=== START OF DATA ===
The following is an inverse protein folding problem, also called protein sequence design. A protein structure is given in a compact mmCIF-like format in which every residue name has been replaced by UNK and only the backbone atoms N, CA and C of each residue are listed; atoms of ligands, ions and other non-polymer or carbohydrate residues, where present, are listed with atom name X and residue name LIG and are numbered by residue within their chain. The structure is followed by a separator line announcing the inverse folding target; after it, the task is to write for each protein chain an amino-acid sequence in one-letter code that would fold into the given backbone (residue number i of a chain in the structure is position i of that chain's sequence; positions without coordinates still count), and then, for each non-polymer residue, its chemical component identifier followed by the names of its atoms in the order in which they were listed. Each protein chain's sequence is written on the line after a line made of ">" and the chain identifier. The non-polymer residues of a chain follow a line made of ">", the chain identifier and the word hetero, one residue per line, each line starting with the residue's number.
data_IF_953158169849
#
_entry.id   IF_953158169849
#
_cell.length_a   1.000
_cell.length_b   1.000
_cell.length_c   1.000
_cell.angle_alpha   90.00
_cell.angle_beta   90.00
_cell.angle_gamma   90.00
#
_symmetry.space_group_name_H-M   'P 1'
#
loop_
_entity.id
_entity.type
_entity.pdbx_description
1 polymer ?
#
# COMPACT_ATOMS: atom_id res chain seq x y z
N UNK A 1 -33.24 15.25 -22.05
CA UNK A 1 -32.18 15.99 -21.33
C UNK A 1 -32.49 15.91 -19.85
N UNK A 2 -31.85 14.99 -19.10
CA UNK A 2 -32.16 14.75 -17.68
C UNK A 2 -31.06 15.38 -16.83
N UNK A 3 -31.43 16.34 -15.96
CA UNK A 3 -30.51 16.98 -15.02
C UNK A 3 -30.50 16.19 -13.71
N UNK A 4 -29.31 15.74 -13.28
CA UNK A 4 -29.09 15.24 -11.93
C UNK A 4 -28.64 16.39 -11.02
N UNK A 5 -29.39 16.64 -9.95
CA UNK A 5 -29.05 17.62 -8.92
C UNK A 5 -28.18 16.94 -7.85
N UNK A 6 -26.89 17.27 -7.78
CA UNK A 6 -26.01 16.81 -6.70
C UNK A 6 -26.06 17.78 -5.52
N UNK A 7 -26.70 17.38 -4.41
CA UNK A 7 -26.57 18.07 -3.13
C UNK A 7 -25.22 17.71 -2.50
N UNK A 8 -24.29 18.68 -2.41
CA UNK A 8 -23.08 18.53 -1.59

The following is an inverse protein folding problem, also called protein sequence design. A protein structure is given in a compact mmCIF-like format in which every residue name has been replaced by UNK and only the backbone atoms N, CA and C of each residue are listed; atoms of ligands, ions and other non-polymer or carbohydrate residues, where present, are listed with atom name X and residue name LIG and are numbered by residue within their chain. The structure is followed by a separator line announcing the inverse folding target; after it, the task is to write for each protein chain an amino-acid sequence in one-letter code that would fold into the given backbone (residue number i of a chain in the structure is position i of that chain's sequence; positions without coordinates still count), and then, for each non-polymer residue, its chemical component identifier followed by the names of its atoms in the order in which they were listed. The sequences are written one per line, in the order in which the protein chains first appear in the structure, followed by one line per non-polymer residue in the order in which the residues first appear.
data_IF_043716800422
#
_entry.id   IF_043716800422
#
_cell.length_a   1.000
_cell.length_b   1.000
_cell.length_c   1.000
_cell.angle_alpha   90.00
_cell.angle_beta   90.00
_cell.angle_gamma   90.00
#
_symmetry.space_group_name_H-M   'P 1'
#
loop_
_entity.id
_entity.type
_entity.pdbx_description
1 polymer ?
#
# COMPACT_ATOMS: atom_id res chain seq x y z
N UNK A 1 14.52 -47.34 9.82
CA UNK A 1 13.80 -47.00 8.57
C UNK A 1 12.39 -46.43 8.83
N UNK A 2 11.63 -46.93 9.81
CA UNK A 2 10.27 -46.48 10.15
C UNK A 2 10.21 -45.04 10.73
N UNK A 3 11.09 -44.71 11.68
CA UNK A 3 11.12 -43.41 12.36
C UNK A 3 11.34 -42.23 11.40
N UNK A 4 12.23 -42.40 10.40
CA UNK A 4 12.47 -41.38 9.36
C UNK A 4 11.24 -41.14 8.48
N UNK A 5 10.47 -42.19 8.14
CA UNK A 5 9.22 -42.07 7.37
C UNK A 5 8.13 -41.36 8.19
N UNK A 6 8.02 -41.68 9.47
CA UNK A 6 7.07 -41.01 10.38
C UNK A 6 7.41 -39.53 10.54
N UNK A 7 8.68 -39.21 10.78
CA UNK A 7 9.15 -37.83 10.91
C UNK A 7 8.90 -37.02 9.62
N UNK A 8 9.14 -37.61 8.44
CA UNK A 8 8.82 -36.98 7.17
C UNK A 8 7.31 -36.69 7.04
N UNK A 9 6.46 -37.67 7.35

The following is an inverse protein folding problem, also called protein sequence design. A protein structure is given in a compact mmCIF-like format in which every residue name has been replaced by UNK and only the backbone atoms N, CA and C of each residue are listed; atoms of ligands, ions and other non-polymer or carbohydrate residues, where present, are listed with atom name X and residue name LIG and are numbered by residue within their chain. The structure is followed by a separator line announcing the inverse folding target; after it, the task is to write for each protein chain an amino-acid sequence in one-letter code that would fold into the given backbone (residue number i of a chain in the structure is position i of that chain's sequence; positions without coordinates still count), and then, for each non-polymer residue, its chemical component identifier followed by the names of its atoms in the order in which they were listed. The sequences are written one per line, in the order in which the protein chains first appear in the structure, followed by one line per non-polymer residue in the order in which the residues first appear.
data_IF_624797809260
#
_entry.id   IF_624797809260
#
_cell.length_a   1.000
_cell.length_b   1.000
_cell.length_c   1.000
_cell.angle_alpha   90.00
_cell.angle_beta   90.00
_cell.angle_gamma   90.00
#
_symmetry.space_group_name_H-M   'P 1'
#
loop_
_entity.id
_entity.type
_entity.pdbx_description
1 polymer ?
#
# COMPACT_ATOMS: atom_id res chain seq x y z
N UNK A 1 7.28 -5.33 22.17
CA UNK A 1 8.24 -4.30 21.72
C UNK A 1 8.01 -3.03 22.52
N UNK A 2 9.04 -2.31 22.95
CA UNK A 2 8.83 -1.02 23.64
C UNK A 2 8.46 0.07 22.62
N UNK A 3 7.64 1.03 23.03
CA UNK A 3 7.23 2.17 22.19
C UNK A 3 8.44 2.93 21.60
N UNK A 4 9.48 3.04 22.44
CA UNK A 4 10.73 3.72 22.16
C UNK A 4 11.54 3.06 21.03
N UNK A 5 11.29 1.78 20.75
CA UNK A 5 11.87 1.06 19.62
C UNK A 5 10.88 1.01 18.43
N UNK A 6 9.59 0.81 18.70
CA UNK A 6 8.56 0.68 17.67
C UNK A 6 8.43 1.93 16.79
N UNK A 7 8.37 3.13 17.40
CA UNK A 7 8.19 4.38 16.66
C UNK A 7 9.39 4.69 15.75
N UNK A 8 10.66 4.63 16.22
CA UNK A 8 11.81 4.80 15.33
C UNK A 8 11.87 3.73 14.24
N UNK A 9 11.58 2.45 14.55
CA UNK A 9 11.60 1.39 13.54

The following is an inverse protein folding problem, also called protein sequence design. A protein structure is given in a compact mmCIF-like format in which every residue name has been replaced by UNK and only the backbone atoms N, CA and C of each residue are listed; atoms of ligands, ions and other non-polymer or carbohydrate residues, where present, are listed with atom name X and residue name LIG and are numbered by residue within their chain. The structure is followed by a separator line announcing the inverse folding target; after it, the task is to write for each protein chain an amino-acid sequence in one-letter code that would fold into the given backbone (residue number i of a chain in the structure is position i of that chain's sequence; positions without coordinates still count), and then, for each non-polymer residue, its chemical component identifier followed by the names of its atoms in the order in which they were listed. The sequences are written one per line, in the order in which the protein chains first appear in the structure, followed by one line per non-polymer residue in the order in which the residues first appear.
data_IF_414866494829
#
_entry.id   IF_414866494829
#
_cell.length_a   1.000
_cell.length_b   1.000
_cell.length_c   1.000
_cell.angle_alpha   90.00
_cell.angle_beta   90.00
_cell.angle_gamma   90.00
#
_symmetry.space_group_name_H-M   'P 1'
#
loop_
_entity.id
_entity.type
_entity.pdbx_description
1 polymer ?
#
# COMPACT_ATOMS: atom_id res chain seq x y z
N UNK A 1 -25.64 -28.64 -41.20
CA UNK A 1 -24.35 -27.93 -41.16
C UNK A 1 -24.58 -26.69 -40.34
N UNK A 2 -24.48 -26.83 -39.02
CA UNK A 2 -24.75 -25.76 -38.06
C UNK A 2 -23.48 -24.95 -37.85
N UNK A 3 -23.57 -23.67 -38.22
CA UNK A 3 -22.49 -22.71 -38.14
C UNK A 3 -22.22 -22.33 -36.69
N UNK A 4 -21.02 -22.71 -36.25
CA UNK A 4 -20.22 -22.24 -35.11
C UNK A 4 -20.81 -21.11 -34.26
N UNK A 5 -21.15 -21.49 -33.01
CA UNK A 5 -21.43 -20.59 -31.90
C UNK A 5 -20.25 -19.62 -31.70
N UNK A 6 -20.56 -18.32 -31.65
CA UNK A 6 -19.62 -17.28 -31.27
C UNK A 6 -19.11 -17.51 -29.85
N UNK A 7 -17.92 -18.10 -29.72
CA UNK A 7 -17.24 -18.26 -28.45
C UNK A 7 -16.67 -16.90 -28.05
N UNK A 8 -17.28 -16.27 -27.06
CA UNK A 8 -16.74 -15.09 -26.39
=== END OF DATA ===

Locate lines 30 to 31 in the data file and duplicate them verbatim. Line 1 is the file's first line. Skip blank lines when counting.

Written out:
C UNK A 3 -30.50 16.19 -13.71
N UNK A 4 -29.31 15.74 -13.28